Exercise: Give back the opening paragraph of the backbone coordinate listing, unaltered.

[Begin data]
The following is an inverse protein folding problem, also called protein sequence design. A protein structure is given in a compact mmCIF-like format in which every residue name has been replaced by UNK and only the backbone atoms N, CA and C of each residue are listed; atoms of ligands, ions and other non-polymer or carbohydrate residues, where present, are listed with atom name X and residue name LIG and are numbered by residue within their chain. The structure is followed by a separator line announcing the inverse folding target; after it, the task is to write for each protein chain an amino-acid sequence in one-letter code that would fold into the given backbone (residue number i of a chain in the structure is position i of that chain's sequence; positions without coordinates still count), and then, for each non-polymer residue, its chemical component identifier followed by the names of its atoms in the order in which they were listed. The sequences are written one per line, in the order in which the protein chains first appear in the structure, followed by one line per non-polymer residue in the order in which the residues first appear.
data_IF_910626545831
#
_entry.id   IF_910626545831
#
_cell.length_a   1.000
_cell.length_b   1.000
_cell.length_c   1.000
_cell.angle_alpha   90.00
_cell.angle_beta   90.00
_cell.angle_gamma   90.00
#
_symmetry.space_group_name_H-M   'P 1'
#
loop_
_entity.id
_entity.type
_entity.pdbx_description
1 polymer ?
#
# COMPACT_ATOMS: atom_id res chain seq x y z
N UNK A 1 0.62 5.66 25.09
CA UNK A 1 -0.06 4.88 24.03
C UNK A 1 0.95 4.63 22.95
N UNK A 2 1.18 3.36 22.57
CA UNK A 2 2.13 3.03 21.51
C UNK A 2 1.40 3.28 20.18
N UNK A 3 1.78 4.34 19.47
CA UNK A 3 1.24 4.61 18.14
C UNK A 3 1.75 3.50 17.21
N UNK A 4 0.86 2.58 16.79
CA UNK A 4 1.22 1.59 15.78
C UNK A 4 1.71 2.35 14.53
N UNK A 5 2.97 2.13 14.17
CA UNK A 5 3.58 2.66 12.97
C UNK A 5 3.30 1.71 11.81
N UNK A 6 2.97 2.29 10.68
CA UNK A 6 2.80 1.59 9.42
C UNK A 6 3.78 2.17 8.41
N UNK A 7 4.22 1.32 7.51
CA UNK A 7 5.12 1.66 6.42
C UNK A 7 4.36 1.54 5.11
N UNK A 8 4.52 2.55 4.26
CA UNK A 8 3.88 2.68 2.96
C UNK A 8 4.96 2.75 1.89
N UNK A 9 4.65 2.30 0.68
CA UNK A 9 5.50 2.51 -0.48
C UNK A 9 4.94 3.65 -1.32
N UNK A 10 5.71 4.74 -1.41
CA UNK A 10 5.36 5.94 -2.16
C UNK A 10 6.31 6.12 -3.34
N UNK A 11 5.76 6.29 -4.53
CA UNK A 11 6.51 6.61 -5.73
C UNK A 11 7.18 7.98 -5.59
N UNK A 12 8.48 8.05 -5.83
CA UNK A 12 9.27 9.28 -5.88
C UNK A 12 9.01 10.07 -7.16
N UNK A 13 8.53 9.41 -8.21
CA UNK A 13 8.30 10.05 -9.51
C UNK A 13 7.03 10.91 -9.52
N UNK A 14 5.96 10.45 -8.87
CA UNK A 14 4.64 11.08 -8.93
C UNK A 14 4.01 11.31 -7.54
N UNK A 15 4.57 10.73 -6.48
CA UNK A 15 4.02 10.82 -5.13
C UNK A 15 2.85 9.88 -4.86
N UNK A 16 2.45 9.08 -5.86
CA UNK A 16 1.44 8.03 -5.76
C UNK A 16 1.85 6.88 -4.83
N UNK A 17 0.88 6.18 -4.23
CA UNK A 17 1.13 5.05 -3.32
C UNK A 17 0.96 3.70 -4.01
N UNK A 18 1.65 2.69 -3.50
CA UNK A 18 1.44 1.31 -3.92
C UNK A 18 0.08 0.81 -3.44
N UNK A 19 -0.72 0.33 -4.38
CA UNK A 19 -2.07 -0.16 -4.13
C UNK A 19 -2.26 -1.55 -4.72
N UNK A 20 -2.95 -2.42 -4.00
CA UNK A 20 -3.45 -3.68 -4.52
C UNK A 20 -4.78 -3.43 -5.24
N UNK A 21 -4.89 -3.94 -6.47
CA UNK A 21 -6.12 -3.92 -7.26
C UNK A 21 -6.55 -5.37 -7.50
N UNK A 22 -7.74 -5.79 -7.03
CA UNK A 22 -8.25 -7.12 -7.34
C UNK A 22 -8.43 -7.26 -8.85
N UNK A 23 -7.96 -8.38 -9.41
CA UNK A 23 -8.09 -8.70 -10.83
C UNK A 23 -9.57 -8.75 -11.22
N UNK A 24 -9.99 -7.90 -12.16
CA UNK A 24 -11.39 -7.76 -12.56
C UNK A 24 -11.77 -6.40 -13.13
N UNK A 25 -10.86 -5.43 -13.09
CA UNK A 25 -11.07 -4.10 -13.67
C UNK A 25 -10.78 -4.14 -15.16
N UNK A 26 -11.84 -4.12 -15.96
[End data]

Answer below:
The following is an inverse protein folding problem, also called protein sequence design. A protein structure is given in a compact mmCIF-like format in which every residue name has been replaced by UNK and only the backbone atoms N, CA and C of each residue are listed; atoms of ligands, ions and other non-polymer or carbohydrate residues, where present, are listed with atom name X and residue name LIG and are numbered by residue within their chain. The structure is followed by a separator line announcing the inverse folding target; after it, the task is to write for each protein chain an amino-acid sequence in one-letter code that would fold into the given backbone (residue number i of a chain in the structure is position i of that chain's sequence; positions without coordinates still count), and then, for each non-polymer residue, its chemical component identifier followed by the names of its atoms in the order in which they were listed. The sequences are written one per line, in the order in which the protein chains first appear in the structure, followed by one line per non-polymer residue in the order in which the residues first appear.